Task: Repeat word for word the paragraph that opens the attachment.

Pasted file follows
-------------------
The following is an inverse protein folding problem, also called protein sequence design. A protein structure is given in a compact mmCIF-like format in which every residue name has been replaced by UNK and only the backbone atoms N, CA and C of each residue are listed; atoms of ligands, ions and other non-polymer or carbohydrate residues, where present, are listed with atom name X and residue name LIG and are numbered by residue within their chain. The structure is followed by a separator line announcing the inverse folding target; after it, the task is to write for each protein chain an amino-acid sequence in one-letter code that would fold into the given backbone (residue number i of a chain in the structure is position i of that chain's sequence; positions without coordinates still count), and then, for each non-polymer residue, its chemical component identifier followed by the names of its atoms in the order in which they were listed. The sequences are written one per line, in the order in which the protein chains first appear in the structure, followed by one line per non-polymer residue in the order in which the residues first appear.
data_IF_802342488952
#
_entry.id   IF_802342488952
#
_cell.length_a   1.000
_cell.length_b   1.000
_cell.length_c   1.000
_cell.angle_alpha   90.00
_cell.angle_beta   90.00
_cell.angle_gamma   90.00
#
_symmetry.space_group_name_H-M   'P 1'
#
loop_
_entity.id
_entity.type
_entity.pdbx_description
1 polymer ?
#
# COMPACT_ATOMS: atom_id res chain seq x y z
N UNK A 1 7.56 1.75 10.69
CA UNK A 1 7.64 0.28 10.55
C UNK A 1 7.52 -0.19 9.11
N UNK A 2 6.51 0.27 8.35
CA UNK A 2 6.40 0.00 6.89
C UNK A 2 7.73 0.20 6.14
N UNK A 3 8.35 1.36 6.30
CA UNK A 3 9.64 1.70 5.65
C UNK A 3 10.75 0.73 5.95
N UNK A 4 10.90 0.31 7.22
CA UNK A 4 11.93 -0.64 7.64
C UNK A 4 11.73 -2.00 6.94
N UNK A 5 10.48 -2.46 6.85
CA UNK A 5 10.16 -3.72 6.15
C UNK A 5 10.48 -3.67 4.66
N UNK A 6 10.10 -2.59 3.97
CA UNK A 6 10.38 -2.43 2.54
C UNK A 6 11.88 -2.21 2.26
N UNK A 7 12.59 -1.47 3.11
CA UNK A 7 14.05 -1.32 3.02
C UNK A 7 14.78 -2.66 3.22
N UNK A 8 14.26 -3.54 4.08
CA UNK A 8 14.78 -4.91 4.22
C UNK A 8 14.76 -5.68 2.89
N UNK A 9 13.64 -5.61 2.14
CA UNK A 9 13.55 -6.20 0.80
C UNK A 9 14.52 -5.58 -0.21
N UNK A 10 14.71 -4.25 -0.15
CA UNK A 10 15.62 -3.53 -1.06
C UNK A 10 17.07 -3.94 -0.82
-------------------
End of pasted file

The following is an inverse protein folding problem, also called protein sequence design. A protein structure is given in a compact mmCIF-like format in which every residue name has been replaced by UNK and only the backbone atoms N, CA and C of each residue are listed; atoms of ligands, ions and other non-polymer or carbohydrate residues, where present, are listed with atom name X and residue name LIG and are numbered by residue within their chain. The structure is followed by a separator line announcing the inverse folding target; after it, the task is to write for each protein chain an amino-acid sequence in one-letter code that would fold into the given backbone (residue number i of a chain in the structure is position i of that chain's sequence; positions without coordinates still count), and then, for each non-polymer residue, its chemical component identifier followed by the names of its atoms in the order in which they were listed. The sequences are written one per line, in the order in which the protein chains first appear in the structure, followed by one line per non-polymer residue in the order in which the residues first appear.